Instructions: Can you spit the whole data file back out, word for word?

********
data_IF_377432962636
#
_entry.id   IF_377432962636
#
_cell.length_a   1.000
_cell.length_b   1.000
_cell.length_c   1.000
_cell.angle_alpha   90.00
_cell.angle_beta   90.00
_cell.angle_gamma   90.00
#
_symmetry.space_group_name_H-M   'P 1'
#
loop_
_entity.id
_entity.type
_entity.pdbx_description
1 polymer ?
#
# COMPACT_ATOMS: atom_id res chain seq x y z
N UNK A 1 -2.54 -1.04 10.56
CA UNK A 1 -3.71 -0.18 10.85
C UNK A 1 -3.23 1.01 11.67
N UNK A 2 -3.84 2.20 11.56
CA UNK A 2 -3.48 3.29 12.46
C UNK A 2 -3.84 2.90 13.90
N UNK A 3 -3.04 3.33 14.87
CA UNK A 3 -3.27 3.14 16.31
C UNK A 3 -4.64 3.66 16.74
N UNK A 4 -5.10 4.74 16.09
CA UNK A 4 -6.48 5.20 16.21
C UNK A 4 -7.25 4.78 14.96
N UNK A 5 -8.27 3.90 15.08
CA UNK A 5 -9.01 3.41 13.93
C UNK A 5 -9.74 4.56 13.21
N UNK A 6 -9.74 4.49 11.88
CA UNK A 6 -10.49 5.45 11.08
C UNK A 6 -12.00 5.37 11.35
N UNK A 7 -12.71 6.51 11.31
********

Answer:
data_IF_377432962636
#
_entry.id   IF_377432962636
#
_cell.length_a   1.000
_cell.length_b   1.000
_cell.length_c   1.000
_cell.angle_alpha   90.00
_cell.angle_beta   90.00
_cell.angle_gamma   90.00
#
_symmetry.space_group_name_H-M   'P 1'
#
loop_
_entity.id
_entity.type
_entity.pdbx_description
1 polymer ?
#
# COMPACT_ATOMS: atom_id res chain seq x y z
N UNK A 1 -2.54 -1.04 10.56
CA UNK A 1 -3.71 -0.18 10.85
C UNK A 1 -3.23 1.01 11.67
N UNK A 2 -3.84 2.20 11.56
CA UNK A 2 -3.48 3.29 12.46
C UNK A 2 -3.84 2.90 13.90
N UNK A 3 -3.04 3.33 14.87
CA UNK A 3 -3.27 3.14 16.31
C UNK A 3 -4.64 3.66 16.74
N UNK A 4 -5.10 4.74 16.09
CA UNK A 4 -6.48 5.20 16.21
C UNK A 4 -7.25 4.78 14.96
N UNK A 5 -8.27 3.90 15.08
CA UNK A 5 -9.01 3.41 13.93
C UNK A 5 -9.74 4.56 13.21
N UNK A 6 -9.74 4.49 11.88
CA UNK A 6 -10.49 5.45 11.08
C UNK A 6 -12.00 5.37 11.35
N UNK A 7 -12.71 6.51 11.31